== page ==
A Japanese research team has developed a new technology capable of boosting the conversion rate of Perovskite PV cell by 16.82%.
The team, consisting of researchers from Kanazawa University and Tokai University, has achieved the breakthrough via employment of a brand new electronic transport layer, which comprises two titanium-oxide layers. The layer controls electron and hole, thereby generating electric current and voltage.
Perovskite PV cell features low-temperature manufacturing, lower-cost materials, and spraying or printing technology, suitable for the production of flexible or large-sized PV cells. It is one of emerging PV cells, meant to substitute for silicon PV cells, which need to be produced in a vacuum with temperature exceeding 1,000 ℃.
The team first produced nano brookite particles via environment-friendly low-temperature hydrophilic method and spray solution onto transparent glass before heating it to 450 ℃ for the production of anatase layer. Then multi-phase anatase-brookite and brookite-anatase combinations were produced, as well as single-phase antatase-brookite electronic transport layer. Researchers then compared and measured their optical and structural features before selecting the one most suitable for use in PV cell.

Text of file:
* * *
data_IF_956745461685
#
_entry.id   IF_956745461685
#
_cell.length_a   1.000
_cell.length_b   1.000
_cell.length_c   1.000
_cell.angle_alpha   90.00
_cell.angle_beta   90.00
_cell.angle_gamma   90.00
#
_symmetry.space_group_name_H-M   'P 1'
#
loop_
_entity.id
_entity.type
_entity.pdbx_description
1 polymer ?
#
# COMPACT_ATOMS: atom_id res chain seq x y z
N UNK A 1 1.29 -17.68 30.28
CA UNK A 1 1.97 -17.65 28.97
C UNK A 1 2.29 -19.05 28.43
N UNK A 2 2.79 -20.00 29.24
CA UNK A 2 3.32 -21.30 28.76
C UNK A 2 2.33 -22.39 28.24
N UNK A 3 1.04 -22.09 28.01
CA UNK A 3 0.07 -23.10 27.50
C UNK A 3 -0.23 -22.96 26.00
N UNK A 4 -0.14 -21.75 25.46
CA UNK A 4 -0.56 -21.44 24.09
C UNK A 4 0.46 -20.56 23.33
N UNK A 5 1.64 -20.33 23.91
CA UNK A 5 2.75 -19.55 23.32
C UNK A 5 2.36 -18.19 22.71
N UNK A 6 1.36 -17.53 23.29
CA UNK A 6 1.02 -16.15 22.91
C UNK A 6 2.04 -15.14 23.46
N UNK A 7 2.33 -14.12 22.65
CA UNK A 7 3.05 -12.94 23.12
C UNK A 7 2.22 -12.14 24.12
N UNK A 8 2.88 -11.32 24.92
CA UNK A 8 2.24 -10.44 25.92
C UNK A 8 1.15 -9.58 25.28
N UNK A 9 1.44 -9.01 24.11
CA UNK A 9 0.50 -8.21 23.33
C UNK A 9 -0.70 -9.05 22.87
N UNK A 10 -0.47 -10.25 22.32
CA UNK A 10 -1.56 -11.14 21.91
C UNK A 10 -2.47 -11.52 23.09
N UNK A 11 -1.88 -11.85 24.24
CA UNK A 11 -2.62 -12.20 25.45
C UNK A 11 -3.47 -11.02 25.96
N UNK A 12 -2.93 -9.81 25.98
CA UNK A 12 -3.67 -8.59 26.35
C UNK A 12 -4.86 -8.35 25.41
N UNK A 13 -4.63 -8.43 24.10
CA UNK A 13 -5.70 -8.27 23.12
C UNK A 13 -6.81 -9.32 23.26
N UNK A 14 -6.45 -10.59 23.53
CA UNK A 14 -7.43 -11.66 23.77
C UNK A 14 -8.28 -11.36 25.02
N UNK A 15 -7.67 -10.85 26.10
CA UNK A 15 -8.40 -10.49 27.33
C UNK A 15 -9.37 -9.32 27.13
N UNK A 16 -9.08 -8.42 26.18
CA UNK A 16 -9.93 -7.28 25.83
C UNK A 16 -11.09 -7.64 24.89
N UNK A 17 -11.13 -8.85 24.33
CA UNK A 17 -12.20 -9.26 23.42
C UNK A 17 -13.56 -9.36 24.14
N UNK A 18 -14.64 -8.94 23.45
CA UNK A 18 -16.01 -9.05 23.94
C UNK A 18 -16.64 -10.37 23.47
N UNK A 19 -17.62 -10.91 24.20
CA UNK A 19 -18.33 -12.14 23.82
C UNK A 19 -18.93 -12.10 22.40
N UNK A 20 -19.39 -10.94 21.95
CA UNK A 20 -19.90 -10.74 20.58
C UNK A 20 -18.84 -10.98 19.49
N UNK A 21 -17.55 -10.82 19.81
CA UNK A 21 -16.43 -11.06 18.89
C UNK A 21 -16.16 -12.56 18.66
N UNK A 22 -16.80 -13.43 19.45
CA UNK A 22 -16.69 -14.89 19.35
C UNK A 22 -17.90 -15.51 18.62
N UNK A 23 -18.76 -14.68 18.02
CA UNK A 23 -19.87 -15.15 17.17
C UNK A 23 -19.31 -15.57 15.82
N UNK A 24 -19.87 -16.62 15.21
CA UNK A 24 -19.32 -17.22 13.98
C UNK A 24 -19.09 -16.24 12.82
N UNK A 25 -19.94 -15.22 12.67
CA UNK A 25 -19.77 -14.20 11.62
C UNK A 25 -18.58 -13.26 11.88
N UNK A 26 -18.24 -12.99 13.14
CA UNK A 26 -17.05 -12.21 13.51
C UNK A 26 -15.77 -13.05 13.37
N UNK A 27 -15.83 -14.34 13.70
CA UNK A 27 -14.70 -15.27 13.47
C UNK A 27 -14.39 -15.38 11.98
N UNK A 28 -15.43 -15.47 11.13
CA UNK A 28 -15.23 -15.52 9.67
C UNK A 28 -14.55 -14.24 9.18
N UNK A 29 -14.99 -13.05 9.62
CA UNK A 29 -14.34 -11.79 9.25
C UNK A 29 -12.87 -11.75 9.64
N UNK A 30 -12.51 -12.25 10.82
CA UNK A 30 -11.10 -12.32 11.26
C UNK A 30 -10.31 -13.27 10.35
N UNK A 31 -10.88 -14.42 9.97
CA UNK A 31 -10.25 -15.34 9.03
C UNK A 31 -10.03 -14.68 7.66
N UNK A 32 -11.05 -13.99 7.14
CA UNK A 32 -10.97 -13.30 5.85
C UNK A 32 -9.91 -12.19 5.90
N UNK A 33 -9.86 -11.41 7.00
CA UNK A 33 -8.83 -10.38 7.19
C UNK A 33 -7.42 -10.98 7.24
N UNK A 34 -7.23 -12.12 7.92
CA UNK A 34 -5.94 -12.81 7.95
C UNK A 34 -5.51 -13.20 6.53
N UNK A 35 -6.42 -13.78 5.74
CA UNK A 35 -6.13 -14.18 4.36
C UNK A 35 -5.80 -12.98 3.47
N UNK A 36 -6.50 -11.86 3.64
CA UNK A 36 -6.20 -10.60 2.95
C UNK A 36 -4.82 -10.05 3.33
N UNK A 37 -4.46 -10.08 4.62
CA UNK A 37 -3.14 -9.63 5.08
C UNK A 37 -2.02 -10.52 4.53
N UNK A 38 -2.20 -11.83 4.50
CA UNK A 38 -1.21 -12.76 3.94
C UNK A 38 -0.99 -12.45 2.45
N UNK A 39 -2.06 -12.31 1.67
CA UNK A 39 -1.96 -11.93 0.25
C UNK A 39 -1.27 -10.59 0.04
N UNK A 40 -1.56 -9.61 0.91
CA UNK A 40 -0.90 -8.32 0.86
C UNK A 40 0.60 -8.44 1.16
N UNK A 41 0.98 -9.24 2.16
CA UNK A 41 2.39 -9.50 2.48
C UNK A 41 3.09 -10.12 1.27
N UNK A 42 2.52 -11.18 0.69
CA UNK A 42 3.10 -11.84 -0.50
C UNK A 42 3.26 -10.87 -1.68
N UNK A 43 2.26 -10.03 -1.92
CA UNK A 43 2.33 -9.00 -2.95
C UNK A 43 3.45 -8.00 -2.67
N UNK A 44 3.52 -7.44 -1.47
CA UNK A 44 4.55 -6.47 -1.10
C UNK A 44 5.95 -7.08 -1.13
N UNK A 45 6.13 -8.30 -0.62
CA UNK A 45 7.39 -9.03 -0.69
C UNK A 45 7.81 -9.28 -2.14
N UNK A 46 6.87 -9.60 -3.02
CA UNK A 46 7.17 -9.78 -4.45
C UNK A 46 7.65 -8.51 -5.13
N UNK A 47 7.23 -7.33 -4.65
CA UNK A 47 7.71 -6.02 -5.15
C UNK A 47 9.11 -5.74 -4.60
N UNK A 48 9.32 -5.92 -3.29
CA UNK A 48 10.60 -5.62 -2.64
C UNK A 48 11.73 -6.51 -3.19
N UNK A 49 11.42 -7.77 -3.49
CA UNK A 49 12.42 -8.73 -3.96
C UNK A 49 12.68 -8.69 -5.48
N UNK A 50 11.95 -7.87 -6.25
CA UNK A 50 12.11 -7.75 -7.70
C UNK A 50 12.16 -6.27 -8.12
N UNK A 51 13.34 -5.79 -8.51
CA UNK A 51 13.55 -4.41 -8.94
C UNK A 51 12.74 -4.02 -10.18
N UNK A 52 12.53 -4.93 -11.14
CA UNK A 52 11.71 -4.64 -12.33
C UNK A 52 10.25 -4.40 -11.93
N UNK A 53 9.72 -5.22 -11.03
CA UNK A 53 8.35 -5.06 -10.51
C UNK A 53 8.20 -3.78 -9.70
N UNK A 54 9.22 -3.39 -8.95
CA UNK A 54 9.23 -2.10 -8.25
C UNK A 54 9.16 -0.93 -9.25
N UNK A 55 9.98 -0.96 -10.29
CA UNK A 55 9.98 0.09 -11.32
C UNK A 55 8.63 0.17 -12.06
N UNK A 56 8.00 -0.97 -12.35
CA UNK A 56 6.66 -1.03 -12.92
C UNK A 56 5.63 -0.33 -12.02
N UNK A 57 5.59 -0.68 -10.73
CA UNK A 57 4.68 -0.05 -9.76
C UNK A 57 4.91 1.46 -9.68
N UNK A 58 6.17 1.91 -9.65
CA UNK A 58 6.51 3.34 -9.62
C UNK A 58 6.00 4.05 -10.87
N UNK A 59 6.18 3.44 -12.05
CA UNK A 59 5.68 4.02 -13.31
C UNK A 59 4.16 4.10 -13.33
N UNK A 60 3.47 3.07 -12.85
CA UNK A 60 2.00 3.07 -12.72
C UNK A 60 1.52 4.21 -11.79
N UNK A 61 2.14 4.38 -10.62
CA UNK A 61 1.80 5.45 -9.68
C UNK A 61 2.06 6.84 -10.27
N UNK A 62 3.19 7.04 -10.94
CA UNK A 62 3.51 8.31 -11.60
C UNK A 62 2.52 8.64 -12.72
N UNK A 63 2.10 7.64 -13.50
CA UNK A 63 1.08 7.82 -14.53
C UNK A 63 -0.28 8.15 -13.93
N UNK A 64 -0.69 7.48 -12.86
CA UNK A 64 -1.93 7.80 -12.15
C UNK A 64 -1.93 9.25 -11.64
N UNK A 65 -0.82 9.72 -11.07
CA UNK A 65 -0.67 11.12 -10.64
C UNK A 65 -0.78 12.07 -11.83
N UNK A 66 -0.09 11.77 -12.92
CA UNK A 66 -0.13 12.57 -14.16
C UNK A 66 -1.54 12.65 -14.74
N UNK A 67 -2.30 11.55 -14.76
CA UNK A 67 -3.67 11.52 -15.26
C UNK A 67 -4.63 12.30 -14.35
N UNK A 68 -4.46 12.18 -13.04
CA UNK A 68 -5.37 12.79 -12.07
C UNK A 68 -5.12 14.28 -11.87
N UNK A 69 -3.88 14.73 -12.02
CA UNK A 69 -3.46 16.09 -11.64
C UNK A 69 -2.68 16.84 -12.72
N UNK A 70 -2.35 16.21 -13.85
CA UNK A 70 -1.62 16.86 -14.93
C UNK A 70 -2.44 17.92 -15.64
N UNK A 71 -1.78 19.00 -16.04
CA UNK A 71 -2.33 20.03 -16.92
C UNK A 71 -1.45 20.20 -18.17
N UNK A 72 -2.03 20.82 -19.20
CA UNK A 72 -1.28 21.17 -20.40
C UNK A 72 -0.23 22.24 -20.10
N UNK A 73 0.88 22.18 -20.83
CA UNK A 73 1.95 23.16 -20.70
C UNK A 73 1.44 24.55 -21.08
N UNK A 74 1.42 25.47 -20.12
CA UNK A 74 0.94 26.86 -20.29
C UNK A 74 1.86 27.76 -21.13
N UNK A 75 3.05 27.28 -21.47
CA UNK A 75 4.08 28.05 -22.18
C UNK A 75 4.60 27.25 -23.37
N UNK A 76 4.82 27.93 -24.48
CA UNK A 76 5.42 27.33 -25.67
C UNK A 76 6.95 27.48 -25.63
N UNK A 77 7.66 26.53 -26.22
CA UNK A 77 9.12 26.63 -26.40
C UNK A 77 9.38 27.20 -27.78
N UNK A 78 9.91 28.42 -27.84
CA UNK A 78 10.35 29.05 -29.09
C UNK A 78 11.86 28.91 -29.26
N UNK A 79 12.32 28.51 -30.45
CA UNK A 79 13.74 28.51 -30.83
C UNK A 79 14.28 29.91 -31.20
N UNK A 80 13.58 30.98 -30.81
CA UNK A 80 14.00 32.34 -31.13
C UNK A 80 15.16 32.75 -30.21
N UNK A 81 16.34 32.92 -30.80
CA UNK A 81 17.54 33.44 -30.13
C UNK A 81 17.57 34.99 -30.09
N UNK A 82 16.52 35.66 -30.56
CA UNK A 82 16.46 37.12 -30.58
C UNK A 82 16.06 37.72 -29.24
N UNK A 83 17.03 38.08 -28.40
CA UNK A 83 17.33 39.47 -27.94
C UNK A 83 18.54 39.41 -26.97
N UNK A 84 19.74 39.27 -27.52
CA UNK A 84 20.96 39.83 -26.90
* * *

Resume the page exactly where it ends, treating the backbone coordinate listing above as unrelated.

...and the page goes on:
It was found that employment of anatase-brookite transport player can boost power conversion rate by 16.82%, the highest, according to Koji Tomita, associate professor at Tokai University.
Md. Shahiduzzaman, first author of the paper on the study, pointed out that the combinations of the materials can prevent regrouping of electric charge between perovskite and electronic transport layer, leading to higher PV conversion rate.
(Collaborate media: TechNews, first photo is for illustration, courtesy of ESA_events via Flickr CC BY 2.0)